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By Rhonda Smith
Nov. 8 — Guitar Center Stores Inc. violated federal labor law by refusing for almost two years to bargain in good faith on first contract proposals for workers in Chicago, Las Vegas and New York City, an administrative law judge decided ( Guitar Center Stores Inc., 2016 BL 370953, NLRB ALJ, No. CA-130446, 11/7/16).
Company officials “engaged in numerous tactics designed to delay negotiations,” ALJ Charles J. Muhl ruled. The retailer, which sells musical instruments at 260 stores in the U.S., violated Section 8(a)(5) of the National Labor Relations Act by engaging in “surface bargaining,” he said in reference to a strategy that impedes parties from reaching agreement.
Guitar Center tactics included not providing union officials with comprehensive wage counterproposals for months and “never making a counterproposal with respect to health insurance during the entirety of bargaining,” Muhl wrote in a Nov. 7 decision.
The Retail, Wholesale and Department Store Union and its members “are glad to have been vindicated by the judge’s finding that Guitar Center failed to negotiate in good faith, and illegally withdrew recognition of the union,” Phil Andrews, director of the RWDSU’s retail organizing project, told Bloomberg BNA Nov. 8.
In July 2015, Peter Sung Ohr, regional director for NLRB Region 13 in Chicago, issued a consolidated unfair labor practice complaint against Guitar Center, based in Westlake Village, Calif. The complaint alleged that the employer unlawfully threatened workers with reduced benefits because of their union membership, refused to discuss certain wage plans and discouraged workers from engaging in union activities ( Guitar Center Stores Inc., NLRB Reg’l Dir., No. 13-CA-130446, complaint issued 7/24/15).
The RWDSU alleged in various ULP charges that Guitar Center unlawfully withdrew union recognition at affected stores in New York City in June 2014 and in Las Vegas in November 2014.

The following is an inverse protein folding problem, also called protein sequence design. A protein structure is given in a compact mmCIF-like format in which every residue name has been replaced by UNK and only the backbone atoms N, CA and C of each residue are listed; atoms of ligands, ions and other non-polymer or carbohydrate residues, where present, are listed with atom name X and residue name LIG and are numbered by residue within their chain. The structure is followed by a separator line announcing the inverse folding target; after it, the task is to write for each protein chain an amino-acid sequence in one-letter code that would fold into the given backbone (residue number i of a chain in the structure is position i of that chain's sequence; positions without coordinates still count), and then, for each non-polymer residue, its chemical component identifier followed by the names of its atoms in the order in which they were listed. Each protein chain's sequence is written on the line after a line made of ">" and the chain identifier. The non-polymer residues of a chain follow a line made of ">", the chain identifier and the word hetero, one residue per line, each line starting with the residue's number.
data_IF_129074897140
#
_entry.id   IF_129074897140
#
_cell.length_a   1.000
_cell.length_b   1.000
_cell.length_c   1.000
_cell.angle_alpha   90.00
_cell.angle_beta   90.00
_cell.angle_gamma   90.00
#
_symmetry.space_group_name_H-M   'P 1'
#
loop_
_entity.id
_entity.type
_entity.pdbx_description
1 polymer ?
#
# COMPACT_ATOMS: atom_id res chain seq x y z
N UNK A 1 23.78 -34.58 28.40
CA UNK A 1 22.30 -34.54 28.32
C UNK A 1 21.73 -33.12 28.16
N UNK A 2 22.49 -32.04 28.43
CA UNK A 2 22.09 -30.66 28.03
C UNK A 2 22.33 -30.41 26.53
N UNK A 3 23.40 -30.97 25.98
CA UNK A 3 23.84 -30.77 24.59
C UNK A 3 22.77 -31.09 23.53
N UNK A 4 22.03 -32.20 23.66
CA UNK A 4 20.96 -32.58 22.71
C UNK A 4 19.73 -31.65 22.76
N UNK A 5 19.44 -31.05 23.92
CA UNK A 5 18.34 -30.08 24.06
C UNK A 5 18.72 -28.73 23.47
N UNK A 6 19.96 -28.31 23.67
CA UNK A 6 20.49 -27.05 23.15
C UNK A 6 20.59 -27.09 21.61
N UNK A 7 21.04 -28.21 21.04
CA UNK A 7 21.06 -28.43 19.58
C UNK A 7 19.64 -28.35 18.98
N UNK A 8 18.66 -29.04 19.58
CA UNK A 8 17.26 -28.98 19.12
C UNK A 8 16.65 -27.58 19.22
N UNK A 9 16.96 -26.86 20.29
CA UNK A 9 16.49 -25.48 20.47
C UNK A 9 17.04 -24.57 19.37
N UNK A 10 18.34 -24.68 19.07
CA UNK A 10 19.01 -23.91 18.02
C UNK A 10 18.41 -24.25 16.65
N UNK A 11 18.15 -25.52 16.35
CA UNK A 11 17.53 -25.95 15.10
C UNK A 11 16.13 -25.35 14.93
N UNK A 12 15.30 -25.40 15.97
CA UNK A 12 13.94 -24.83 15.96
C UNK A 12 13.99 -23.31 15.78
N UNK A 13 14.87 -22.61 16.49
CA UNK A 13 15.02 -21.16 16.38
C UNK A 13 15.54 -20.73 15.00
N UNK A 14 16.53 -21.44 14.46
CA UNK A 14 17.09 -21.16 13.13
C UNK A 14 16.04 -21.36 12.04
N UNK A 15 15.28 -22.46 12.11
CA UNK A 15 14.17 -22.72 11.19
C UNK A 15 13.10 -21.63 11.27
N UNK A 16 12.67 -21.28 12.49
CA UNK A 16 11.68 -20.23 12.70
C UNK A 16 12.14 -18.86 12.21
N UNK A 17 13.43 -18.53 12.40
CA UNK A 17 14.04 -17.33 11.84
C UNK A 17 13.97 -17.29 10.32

“This decision will only make the union campaign at Guitar Center stronger,” Andrews said, noting that workers at a store in Pittsburgh voted for RWDSU representation in March. The RWDSU is an affiliate of the United Food and Commercial Workers.
Guitar Center representatives didn’t respond to Bloomberg BNA’s request for comment. The company “denies the allegations and asserts it was engaged in hard, but lawful, bargaining,” the ALJ decision noted.
Muhl recommended that the NLRB order Guitar Center to meet, upon request, with the union and “bargain in good faith concerning the terms and conditions of employment” in each of the three bargaining units.
The NLRB certified the election results in June 2013 for the Guitar Center store in New York City, in October 2013 for its counterpart in Chicago and in November 2014 for the store in Las Vegas.
Muhl also recommended that, because the RWDSU was not afforded a full opportunity to bargain during the certification years, “a 12-month extension to the certification year in each bargaining unit is appropriate.”
Muhl also ordered the company to rescind a change to its sales discount policy, which had financial benefits for employees, at the stores in the three cities. Guitar Center must “make whole any bargaining unit employees who suffered losses as a result of this unilateral change,” he said.
Affected stores in Chicago, Las Vegas and Manhattan also must post, within 14 days, notices outlining employee rights under the NLRA.
To contact the reporter on this story: Rhonda Smith in Washington, D.C. at firstname.lastname@example.org
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